On the other hand, the rise of OTTs hasn’t been as beneficial to small films as one would expect them to be. While many filmmakers confess that OTTs have been offering good money to acquire medium budget and big budget films, the economics changes when it comes to small films, even for those which are pitched as originals. A Telugu filmmaker, on the condition of anonymity, says, “Some of these OTTs expect you to sell your film for Rs 70-80 lakhs when the budget would be close to Rs 4 crores. It just doesn’t add up. Besides, you need a prominent name in the industry or a top production house to back you up. Not everyone has that luxury.” On the other hand, OTTs have been flooded with so many proposals for original shows and films that it’s creating bottlenecks to green light a new proposal. Shobu Yarlagadda says, “To put together a good series, and get the right team of writers and directors together, it takes about 1-1.5 years. Sometimes, the turnaround time to get a reply from OTTs is so long that you can imagine the volume of work being done these days. At the moment, there’s a lot more demand for new content than supply, and that’s a big challenge which all of us have to tackle.”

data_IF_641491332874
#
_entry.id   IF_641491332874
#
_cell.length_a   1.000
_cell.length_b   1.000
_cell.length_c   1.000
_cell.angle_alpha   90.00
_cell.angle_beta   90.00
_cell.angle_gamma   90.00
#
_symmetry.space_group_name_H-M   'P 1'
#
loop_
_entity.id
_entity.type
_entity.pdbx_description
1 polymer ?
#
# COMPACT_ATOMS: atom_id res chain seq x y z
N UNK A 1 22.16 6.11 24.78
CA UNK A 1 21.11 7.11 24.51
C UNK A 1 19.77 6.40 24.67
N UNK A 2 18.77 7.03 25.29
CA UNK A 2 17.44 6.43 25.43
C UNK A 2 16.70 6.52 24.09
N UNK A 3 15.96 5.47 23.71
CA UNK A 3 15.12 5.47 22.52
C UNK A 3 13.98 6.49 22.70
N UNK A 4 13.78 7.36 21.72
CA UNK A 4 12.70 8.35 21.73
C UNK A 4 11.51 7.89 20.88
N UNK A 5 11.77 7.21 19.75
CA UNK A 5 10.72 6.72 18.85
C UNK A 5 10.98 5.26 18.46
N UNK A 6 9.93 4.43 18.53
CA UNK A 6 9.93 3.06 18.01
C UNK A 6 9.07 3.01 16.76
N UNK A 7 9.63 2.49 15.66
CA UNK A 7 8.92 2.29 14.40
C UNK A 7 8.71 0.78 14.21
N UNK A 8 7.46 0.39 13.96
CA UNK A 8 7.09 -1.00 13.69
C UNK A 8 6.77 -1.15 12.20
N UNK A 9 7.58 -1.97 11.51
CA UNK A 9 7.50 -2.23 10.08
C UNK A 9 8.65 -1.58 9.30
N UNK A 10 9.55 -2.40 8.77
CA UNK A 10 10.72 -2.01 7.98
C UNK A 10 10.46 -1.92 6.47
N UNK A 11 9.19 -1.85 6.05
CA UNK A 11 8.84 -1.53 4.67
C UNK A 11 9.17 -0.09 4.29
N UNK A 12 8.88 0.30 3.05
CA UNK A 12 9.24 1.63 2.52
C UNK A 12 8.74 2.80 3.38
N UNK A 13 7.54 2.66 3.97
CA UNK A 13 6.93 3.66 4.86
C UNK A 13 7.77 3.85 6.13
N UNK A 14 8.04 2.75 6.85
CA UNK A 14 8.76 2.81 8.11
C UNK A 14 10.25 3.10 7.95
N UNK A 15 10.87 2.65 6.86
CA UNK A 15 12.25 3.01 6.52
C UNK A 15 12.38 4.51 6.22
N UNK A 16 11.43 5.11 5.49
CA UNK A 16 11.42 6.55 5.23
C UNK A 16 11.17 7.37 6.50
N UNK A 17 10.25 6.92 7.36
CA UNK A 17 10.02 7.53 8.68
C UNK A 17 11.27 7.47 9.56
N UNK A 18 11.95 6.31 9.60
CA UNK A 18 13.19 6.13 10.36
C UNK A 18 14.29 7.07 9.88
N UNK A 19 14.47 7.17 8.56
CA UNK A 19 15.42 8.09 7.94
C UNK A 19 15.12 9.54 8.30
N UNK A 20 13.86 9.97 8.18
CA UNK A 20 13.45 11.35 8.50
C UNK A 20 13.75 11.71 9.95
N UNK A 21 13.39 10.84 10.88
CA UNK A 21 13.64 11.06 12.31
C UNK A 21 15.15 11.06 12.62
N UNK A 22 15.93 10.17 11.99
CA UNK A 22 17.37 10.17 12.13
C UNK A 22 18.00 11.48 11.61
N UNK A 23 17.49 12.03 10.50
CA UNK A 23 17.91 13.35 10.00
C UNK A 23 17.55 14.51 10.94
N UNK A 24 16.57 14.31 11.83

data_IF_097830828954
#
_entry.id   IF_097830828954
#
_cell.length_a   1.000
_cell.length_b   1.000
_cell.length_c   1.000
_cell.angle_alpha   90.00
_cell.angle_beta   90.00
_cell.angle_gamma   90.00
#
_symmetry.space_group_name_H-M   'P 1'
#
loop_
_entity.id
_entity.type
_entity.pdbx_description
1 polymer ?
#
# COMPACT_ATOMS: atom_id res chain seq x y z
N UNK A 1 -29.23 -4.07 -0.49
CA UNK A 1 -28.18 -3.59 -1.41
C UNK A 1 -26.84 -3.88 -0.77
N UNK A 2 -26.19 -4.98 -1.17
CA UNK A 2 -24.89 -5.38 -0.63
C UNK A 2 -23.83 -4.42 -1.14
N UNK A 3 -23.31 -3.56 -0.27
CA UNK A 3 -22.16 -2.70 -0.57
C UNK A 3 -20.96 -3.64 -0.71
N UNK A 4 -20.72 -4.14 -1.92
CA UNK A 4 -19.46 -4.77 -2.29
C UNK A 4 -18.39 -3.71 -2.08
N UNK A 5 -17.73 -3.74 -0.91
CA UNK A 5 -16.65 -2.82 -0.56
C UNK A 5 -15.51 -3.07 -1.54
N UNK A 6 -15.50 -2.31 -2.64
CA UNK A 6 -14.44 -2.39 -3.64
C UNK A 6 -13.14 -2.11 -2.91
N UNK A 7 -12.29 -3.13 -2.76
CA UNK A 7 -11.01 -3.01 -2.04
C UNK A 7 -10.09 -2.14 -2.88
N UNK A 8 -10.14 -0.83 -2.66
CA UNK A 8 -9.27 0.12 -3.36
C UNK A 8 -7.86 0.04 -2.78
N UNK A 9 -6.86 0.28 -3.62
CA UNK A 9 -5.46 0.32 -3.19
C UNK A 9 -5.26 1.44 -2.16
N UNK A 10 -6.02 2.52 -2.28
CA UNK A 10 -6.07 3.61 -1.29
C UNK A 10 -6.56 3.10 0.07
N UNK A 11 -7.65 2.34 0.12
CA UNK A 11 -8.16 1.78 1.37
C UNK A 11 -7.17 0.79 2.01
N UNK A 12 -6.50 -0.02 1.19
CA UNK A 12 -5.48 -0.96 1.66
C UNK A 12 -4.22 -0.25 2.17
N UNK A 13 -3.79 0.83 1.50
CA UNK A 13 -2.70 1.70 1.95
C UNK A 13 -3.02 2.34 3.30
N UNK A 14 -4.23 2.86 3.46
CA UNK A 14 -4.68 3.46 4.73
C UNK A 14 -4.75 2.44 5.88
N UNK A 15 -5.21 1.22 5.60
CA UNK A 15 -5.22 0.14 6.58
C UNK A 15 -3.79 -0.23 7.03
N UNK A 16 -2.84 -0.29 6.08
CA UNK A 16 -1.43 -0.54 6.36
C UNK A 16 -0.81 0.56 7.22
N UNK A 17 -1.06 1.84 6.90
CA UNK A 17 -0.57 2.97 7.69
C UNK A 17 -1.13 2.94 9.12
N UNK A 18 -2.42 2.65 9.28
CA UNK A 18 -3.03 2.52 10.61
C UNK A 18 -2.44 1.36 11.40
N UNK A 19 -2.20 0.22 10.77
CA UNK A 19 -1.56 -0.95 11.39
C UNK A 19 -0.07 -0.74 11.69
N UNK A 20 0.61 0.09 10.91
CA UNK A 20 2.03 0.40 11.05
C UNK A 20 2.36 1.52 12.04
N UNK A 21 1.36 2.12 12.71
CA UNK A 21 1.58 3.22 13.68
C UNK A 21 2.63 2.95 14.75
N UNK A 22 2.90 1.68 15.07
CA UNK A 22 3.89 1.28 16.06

The road map ahead
Although cinema halls in Tamil Nadu, Telangana, Andhra Pradesh, and Karnataka have opened to an extent, producers across the spectrum acknowledge that it will take another 6-8 months to see some sense of normalcy return to the industry as far as footfalls in cinema halls are concerned.
Kannada actor Rakshit Shetty acknowledges the need to get the timing of a film’s release right. “We need big films at the right time. There’s no point in releasing big films if people aren’t ready to come back to theatres in good numbers. If one film fails, then everything will go haywire. There’s so much money at stake that we can’t afford to go wrong, especially in times like these which no one has ever dealt with.”
Shobu Yarlagadda says, “In the last few months, a select few producers sold their films to OTTs and others are waiting for the right time to release their films in cinema halls. It’s too early to say what the future has in store for us. At the moment, everyone is still hoping that their decision to hold on to a film will pay off in a positive way. Perhaps, we’ll feel real pain if we see that the audience isn’t ready to come back to theatres yet. When people get over their fear of the pandemic, we need a stream of good films to bring the crowd back.”